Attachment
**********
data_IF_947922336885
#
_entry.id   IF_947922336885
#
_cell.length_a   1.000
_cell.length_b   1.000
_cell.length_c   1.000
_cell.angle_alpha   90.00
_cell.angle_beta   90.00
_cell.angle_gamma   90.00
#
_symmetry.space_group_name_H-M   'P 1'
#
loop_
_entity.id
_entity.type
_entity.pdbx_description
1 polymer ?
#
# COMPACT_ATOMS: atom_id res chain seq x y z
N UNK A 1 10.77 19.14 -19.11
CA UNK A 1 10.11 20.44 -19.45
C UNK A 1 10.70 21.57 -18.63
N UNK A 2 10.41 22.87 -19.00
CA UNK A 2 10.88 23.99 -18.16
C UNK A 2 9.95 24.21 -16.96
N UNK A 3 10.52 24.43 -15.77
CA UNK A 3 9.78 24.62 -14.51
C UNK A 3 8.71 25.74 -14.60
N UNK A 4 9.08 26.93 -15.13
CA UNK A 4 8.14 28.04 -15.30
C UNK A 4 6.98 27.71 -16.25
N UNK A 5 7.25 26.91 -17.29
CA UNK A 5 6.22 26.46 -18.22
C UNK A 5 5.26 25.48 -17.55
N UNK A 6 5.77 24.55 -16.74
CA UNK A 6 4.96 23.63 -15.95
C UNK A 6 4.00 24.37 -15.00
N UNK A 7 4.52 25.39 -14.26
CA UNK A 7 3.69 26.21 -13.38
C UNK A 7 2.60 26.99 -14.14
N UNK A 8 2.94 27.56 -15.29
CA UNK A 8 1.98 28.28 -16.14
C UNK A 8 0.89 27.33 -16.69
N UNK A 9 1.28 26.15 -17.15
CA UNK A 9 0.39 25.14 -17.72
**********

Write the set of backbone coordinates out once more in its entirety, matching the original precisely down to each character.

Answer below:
data_IF_947922336885
#
_entry.id   IF_947922336885
#
_cell.length_a   1.000
_cell.length_b   1.000
_cell.length_c   1.000
_cell.angle_alpha   90.00
_cell.angle_beta   90.00
_cell.angle_gamma   90.00
#
_symmetry.space_group_name_H-M   'P 1'
#
loop_
_entity.id
_entity.type
_entity.pdbx_description
1 polymer ?
#
# COMPACT_ATOMS: atom_id res chain seq x y z
N UNK A 1 10.77 19.14 -19.11
CA UNK A 1 10.11 20.44 -19.45
C UNK A 1 10.70 21.57 -18.63
N UNK A 2 10.41 22.87 -19.00
CA UNK A 2 10.88 23.99 -18.16
C UNK A 2 9.95 24.21 -16.96
N UNK A 3 10.52 24.43 -15.77
CA UNK A 3 9.78 24.62 -14.51
C UNK A 3 8.71 25.74 -14.60
N UNK A 4 9.08 26.93 -15.13
CA UNK A 4 8.14 28.04 -15.30
C UNK A 4 6.98 27.71 -16.25
N UNK A 5 7.25 26.91 -17.29
CA UNK A 5 6.22 26.46 -18.22
C UNK A 5 5.26 25.48 -17.55
N UNK A 6 5.77 24.55 -16.74
CA UNK A 6 4.96 23.63 -15.95
C UNK A 6 4.00 24.37 -15.00
N UNK A 7 4.52 25.39 -14.26
CA UNK A 7 3.69 26.21 -13.38
C UNK A 7 2.60 26.99 -14.14
N UNK A 8 2.94 27.56 -15.29
CA UNK A 8 1.98 28.28 -16.14
C UNK A 8 0.89 27.33 -16.69
N UNK A 9 1.28 26.15 -17.15
CA UNK A 9 0.39 25.14 -17.72